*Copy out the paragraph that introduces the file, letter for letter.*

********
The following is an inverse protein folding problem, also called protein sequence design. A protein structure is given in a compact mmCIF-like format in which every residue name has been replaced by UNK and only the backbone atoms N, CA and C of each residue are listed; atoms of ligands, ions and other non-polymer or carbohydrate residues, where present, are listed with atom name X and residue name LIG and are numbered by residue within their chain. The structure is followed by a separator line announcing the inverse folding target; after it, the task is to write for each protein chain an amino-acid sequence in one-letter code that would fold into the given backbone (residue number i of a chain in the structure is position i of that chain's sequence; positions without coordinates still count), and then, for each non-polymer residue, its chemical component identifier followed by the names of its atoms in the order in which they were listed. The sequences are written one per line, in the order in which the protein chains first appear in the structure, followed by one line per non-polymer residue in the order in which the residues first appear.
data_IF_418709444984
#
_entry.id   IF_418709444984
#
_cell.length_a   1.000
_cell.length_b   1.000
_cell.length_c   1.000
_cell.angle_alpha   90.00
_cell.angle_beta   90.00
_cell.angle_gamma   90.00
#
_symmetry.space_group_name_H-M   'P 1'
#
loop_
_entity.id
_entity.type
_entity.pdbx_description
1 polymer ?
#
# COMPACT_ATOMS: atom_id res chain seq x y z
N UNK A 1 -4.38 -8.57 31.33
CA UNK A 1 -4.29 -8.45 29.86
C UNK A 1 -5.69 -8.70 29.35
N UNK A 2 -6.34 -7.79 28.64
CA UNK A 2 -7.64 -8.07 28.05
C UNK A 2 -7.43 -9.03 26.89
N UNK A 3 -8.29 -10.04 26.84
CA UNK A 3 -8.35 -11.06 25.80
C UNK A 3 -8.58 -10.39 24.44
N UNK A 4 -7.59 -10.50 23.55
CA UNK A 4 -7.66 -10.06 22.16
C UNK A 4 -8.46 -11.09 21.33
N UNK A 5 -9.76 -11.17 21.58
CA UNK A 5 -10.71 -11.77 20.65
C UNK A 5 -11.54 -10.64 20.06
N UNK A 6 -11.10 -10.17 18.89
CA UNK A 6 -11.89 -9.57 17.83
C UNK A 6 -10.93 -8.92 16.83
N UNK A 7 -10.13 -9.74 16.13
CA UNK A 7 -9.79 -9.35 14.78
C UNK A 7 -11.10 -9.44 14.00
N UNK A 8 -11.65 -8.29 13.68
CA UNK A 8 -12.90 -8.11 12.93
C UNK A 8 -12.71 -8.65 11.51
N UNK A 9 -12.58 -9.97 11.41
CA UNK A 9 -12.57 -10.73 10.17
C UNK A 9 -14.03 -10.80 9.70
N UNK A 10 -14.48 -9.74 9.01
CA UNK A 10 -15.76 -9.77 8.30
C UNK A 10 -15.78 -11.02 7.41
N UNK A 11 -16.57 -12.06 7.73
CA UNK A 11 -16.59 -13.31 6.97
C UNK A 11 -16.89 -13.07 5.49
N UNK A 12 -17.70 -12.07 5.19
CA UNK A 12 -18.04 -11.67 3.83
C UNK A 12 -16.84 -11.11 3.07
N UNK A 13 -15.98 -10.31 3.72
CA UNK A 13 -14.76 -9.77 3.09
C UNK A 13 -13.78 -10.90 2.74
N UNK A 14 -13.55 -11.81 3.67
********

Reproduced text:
The following is an inverse protein folding problem, also called protein sequence design. A protein structure is given in a compact mmCIF-like format in which every residue name has been replaced by UNK and only the backbone atoms N, CA and C of each residue are listed; atoms of ligands, ions and other non-polymer or carbohydrate residues, where present, are listed with atom name X and residue name LIG and are numbered by residue within their chain. The structure is followed by a separator line announcing the inverse folding target; after it, the task is to write for each protein chain an amino-acid sequence in one-letter code that would fold into the given backbone (residue number i of a chain in the structure is position i of that chain's sequence; positions without coordinates still count), and then, for each non-polymer residue, its chemical component identifier followed by the names of its atoms in the order in which they were listed. The sequences are written one per line, in the order in which the protein chains first appear in the structure, followed by one line per non-polymer residue in the order in which the residues first appear.